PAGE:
Physicists captured, quantified the sound of champagne’s effervescence
There’s rarely time to write about every cool science-y story that comes our way. So this year, we’re once again running a special Twelve Days of Christmas series of posts, highlighting one science story that fell through the cracks in 2020, each day from December 25 through January 5. Today: Researchers have uncovered the specific physical mechanism that links champagne’s distinctive crackle with the bursting of its tiny bubbles.
There’s nothing quite like the distinctive crackling and fizzing sound of a glass of freshly served champagne. It’s well established that the bursting of the bubbles produces that sound, but the specific physical mechanism isn’t quite clear. So physicists from Sorbonne University in Paris, France, decided to investigate the link between the fluid dynamics of the bursting bubbles and the crackly fizzy sounds. They described their work in a paper published back in January in the journal Physical Review Fluids.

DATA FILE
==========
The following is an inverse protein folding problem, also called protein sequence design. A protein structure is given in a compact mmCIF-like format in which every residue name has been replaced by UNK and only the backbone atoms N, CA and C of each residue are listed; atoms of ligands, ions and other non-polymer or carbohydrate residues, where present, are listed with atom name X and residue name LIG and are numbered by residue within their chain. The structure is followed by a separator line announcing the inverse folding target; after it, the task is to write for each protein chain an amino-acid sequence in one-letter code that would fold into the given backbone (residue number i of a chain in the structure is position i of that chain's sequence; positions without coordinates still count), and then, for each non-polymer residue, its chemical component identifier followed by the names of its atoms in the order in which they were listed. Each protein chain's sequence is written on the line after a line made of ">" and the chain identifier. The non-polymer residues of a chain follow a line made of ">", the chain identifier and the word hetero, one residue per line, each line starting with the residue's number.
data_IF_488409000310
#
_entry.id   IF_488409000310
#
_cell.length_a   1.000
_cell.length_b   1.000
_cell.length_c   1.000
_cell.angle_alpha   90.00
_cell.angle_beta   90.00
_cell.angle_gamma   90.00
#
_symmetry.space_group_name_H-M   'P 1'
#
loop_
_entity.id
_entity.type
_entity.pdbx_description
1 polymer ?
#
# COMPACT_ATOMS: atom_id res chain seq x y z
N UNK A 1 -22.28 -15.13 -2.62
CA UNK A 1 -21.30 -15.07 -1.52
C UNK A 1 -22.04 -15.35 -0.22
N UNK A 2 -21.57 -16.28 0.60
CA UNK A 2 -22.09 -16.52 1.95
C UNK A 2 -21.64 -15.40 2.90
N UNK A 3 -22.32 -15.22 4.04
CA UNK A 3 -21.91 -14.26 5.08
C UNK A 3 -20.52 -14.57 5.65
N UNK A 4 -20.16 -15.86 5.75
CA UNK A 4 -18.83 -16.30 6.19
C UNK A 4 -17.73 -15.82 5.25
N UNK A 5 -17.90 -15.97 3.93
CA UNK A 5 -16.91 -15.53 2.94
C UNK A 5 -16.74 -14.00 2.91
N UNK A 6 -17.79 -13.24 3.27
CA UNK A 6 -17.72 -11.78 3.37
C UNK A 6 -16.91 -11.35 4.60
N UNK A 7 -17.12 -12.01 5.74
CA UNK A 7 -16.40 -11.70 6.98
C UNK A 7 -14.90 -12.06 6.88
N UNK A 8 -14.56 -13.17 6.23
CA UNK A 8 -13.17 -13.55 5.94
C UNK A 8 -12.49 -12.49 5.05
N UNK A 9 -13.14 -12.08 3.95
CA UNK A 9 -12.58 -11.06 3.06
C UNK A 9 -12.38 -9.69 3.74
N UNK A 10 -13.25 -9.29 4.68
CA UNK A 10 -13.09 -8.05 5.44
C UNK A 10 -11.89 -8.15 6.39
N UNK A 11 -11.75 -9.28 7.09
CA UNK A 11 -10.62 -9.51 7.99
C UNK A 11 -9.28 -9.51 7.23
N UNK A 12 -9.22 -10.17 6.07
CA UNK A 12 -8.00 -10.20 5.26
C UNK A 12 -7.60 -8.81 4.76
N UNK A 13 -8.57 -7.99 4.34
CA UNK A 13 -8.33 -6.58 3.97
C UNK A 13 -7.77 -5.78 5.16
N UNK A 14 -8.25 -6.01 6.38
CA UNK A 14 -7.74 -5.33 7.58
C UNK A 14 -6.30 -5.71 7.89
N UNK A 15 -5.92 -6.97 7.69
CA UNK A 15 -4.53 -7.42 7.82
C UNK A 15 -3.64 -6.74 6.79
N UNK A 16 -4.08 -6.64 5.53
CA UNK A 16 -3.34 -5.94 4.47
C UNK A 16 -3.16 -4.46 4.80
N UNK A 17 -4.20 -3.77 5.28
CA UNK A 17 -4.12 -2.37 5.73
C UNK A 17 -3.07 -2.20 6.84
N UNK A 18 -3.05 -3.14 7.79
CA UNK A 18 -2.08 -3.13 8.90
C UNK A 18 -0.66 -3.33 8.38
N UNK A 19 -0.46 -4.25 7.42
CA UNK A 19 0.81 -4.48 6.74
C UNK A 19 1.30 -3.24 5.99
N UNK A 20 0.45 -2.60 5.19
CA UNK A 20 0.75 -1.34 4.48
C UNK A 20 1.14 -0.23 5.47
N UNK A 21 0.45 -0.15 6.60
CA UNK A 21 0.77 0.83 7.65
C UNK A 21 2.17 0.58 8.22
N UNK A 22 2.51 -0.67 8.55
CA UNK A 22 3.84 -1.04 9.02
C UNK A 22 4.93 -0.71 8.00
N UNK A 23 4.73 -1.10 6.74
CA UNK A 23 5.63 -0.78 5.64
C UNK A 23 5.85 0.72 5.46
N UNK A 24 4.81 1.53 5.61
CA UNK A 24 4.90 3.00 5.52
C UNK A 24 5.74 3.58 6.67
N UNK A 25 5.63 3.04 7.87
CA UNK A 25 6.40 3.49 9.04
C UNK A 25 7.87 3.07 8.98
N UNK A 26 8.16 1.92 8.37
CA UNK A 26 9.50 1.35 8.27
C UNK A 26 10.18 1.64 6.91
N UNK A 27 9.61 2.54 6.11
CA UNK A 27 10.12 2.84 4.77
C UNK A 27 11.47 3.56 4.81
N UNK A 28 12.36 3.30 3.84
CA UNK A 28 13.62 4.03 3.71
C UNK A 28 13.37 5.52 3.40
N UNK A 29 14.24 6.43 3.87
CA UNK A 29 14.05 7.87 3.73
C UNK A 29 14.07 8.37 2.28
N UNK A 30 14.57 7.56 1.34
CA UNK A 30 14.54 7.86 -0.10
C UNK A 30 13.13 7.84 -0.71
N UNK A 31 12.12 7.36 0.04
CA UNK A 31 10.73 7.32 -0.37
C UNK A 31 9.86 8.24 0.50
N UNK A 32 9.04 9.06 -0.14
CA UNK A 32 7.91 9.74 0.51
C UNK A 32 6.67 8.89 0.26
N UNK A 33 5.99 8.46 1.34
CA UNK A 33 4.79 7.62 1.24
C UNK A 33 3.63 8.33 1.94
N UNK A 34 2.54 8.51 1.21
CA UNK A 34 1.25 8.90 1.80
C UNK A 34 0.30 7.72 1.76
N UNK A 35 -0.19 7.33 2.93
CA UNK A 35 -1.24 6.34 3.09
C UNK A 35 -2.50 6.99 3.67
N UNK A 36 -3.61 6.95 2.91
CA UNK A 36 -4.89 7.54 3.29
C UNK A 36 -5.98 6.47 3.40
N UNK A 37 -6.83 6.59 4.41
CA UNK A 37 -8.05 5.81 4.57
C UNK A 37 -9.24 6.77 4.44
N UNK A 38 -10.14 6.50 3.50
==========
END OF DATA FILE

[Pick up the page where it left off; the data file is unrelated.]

As we’ve reported previously, the first mention of a sparkling wine dates back to 1535 in the Languedoc region of France. The classic brand Dom Perignon gets its name from a 17th-century monk who had the job of getting rid of the bubbles that developed in his abbey’s bottled wine, lest the pressure build up so much they exploded. Legend has it that upon sipping such a bubbly wine, the monk realized the bubbles might not be such a bad thing after all, declaring, “Come quickly, brothers, I am drinking stars!”